Decluttering the small, unimportant decisions can help control that overwhelmed feeling.

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“I need to work on work/life balance,” said a coaching client, stretched thin between a big job and family commitments. “I am so overwhelmed.”

“How many decisions do you make every day?” I asked her.

She looked at me blankly, unable to begin to quantify an answer.

“What if we strategize about how to declutter the unimportant decisions you make every day, and see if that helps with the feeling of being overwhelmed,” I suggested.

We started with a story.

I was recently walking downtown with a friend, I told her.

“The crosswalk light started blinking at the intersection ahead of us. My friend started running for the light, and then had to wait for me on the other side of the street.”

I never run for lights. Too many unnecessary, high-risk decisions that make my brain tired. I try to save those decisions for the stuff that matters.

This is a widely accepted concept called decision fatigue, which claims that the more choices you make throughout the day, the harder each one becomes for your brain. The “use of executive function — a talent we all rely on throughout the day — draws upon a single resource of limited capacity in the brain,” according to Scientific American.

My friends laugh at me when they look in my closet.

I try to keep to less than 100 pieces of clothing – inspired years ago by “The 100 Thing Challenge” book. I have a handful of outfits for work hanging from a couple of hangers in my closet. For me, having lots of clothes means lots of unnecessary decisions before the day even really starts. (Interesting how the most famous examples of wardrobe simplicity are men’s clothes: Barack Obama, Steve Jobs, and Mark Zuckerberg. More of us should really consider wearing our own work uniform.)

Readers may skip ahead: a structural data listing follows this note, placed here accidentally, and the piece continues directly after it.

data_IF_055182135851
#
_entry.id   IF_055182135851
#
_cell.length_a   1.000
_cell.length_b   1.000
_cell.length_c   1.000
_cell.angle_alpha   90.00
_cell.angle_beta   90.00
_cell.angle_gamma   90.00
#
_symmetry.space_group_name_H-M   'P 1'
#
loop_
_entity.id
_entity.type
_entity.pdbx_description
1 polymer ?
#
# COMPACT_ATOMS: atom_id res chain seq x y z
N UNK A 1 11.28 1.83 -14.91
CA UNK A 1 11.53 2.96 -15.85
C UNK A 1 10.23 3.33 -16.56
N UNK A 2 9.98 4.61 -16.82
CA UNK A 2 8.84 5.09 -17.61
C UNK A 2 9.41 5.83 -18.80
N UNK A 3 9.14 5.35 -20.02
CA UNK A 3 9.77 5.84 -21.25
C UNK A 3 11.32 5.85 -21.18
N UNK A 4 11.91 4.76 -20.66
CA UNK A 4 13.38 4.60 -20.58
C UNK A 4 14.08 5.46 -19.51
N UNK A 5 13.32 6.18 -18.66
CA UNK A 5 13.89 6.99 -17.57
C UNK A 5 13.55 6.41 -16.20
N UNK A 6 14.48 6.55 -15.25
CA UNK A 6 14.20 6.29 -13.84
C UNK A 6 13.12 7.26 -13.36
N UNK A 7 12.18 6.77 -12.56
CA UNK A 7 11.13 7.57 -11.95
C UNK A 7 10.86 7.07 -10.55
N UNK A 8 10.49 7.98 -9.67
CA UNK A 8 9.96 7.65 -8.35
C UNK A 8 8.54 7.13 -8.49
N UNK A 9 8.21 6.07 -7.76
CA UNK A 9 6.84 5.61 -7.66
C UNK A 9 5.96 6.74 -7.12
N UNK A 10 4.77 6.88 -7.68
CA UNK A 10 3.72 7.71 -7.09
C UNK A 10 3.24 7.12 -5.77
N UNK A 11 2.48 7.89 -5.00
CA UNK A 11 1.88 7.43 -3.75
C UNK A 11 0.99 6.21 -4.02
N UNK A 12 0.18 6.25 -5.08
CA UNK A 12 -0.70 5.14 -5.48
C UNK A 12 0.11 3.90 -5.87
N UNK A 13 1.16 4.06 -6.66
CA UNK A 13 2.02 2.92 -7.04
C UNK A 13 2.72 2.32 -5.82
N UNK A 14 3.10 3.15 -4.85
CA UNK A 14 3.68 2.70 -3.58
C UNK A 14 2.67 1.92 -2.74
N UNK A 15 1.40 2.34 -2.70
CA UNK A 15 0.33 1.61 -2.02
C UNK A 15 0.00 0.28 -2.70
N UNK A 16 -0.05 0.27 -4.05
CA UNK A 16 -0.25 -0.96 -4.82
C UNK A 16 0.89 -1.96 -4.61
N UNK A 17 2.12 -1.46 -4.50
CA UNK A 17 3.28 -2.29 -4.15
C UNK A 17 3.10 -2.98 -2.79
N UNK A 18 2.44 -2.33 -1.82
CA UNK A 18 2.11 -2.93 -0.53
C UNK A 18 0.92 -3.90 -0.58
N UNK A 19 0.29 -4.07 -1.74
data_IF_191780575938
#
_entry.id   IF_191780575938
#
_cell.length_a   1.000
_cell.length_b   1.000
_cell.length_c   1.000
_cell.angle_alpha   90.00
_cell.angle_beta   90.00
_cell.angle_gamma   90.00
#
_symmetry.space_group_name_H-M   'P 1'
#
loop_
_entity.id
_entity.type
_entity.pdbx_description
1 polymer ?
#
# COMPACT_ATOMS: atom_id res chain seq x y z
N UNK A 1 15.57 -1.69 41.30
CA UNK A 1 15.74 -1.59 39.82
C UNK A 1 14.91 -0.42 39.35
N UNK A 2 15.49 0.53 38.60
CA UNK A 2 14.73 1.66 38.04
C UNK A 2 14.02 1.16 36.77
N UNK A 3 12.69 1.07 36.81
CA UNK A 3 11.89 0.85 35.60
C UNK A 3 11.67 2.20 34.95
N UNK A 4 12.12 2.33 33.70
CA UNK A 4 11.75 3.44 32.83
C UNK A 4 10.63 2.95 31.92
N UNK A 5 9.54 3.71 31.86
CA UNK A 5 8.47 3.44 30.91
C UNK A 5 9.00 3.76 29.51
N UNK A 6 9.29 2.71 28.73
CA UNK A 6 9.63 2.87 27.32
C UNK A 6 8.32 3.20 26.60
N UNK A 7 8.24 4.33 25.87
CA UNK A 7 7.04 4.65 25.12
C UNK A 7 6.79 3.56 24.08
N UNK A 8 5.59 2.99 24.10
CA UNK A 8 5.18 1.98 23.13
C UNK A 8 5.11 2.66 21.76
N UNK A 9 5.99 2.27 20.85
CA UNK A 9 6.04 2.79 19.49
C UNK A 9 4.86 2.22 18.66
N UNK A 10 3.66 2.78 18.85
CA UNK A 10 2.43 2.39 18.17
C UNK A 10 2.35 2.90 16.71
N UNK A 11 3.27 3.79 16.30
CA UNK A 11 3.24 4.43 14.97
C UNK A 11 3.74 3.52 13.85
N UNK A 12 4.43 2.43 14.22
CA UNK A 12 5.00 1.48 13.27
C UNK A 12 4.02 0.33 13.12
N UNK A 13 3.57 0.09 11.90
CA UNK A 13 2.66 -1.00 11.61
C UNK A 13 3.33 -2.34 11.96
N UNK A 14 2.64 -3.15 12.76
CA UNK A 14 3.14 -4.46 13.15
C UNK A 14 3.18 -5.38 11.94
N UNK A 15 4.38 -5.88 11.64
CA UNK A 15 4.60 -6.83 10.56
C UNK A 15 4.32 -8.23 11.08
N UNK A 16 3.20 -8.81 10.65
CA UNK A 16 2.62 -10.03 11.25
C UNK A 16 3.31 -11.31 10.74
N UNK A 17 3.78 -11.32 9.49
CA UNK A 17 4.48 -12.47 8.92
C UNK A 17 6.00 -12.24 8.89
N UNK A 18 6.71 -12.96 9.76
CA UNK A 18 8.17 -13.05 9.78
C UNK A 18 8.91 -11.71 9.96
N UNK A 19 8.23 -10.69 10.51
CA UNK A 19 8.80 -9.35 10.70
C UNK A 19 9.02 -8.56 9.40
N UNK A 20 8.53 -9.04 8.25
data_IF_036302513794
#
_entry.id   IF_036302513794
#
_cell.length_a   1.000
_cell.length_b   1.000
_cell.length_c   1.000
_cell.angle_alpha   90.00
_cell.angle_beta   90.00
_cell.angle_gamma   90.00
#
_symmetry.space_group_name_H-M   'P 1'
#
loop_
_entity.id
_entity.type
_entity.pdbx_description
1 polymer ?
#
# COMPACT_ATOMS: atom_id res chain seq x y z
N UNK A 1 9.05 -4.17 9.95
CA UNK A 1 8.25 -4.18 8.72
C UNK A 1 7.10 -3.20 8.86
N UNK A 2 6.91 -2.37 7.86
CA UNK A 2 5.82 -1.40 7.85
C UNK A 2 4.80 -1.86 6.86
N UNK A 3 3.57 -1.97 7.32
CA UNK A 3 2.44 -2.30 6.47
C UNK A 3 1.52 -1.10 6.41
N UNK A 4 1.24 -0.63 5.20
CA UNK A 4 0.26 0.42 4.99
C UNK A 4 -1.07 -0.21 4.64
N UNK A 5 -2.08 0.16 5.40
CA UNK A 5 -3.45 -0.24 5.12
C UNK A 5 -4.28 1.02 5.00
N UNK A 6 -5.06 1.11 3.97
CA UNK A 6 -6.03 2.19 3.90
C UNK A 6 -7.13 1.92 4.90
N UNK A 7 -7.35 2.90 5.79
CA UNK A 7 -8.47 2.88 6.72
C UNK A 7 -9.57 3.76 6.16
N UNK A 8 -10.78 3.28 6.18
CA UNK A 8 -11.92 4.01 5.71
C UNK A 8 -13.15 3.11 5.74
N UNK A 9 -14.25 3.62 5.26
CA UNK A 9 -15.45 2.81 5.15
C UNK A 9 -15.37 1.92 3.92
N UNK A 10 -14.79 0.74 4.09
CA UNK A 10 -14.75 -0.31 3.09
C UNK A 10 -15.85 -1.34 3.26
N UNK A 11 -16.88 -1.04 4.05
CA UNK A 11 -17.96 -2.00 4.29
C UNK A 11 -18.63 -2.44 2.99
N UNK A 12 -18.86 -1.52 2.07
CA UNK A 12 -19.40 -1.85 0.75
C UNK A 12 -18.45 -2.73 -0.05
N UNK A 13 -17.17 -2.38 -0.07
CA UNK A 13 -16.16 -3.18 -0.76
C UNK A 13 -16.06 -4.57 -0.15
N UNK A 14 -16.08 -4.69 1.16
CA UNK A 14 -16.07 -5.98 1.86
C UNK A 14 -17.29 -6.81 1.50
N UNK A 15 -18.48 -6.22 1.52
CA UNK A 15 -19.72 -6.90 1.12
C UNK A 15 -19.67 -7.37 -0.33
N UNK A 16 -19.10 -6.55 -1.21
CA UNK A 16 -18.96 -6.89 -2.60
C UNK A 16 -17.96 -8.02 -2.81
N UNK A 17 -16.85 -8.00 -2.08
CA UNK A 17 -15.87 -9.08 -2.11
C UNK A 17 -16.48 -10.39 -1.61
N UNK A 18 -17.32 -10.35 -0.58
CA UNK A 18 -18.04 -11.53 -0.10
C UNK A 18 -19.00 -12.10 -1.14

I want to save my executive function ability for how I coach my clients; how I parent my teenagers and partner with my husband; and how I take good care of my middle-aged self.

I try not to watch TV – too many decisions and too hard to decide to turn it off. I try to turn my bedside light off at the same time every night (usually, unless I have a good book, in which case all bets are off and work/life balance goes out the window).

These are all small examples of ways to reduce the number of unimportant decisions cluttering up your brain.

They add up, I tell my client.

“An important aspect to work/life balance is to have the capacity to make decisions that are good for you, to have the mental wherewithal for those decisions, to feel like you have control over those decisions,” I told my client. “Clearing out the decision clutter makes room for the big decisions at work and at home.

“These small, unnecessary decisions add up to thousands of decisions a day,” I said. “Clearing out the clutter will help you from being overwhelmed by all of it.”

“Where do we start?” she asked.